Cry me a damn river.

Find a trade school – yeah, the ones that your beloved President makes fun of when he tells you to go get an education – and learn an in-demand skill. Learn how to weld. Learn how to fix a car. Learn to be a plumber, an electrician, or a licensed contractor. Go learn medical coding and billing. All of those professions make a lot more money than fast food does (and don’t require mopping up after a patient who misses the emesis bag). And, bonus, you won’t have other minimum-wage earners yelling at you for screwing up their orders and throwing food at you.

You want more money? Go find a way to earn it honestly rather than twisting people’s arms with some emotional appeal that will only make things worse. Stop feeling sorry for yourself, stop expecting everyone else to pay your way for you, and make your own life better. Nobody is responsible for you and your spawn except YOU. Forcing the minimum wage up with not magically solve your problems, nor will yelling at me that you slaved over a hot stove for that cheap chicken sandwich that I just bought to get my blood sugar back up again. I tell you what…do that for 24 hours at a stretch and I’ll be impressed.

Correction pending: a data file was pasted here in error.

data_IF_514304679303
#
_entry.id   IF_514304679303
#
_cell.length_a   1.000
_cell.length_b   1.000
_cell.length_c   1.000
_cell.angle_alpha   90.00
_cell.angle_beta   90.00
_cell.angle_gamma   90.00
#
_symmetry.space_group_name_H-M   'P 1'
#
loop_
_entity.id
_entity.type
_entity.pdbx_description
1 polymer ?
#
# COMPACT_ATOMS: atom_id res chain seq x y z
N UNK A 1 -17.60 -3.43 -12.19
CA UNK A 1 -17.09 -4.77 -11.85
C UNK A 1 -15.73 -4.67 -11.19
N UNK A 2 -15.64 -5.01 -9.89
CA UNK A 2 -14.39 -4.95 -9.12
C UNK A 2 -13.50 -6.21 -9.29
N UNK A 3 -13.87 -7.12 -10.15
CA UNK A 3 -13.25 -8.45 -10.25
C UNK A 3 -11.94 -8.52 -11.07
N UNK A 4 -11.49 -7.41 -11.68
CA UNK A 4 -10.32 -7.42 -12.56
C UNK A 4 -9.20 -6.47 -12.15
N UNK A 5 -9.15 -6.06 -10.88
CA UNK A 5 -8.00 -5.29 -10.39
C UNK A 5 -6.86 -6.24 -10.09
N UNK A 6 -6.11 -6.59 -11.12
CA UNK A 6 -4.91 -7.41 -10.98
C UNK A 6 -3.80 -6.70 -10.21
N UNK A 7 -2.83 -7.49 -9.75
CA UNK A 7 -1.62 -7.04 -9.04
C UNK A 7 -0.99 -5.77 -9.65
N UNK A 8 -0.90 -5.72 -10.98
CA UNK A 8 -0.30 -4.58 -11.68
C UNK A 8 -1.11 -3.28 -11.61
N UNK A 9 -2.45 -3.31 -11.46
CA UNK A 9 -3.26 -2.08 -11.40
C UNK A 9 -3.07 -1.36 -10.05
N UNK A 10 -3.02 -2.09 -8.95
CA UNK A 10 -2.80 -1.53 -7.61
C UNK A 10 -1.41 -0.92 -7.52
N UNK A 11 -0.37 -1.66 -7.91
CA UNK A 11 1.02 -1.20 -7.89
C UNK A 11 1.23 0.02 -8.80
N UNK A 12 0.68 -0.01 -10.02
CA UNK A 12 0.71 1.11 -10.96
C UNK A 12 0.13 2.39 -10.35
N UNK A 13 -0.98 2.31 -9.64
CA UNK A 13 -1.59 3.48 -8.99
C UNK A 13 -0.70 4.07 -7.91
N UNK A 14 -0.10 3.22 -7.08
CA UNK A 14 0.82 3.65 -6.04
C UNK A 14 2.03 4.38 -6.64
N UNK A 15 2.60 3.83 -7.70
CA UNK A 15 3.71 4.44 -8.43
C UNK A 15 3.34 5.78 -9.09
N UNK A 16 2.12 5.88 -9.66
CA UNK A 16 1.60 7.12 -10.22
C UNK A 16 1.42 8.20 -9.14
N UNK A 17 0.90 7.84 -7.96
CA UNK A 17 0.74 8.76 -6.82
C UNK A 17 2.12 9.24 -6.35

Reinventing The Truth

My roommate and I have taken in a 15-year-old girl recently. Her mother is a meth addict and her home life has been remarkably unstable; she’s an amazing kid and a very attentive student (and the only living teenage girl I’ve met so far who didn’t know who Grumpy Cat was and didn’t care). One of my primary duties is helping her with homework.

When I sat down for the first time to help her with a world history assignment, I nearly fell over. The teacher had handed out a map that they were to label and color. It was a map of the Mideast as it was during the time of Alexander the Great – and it, like the textbook she was copying from, had the area we know as Israel labeled clearly as Palestine.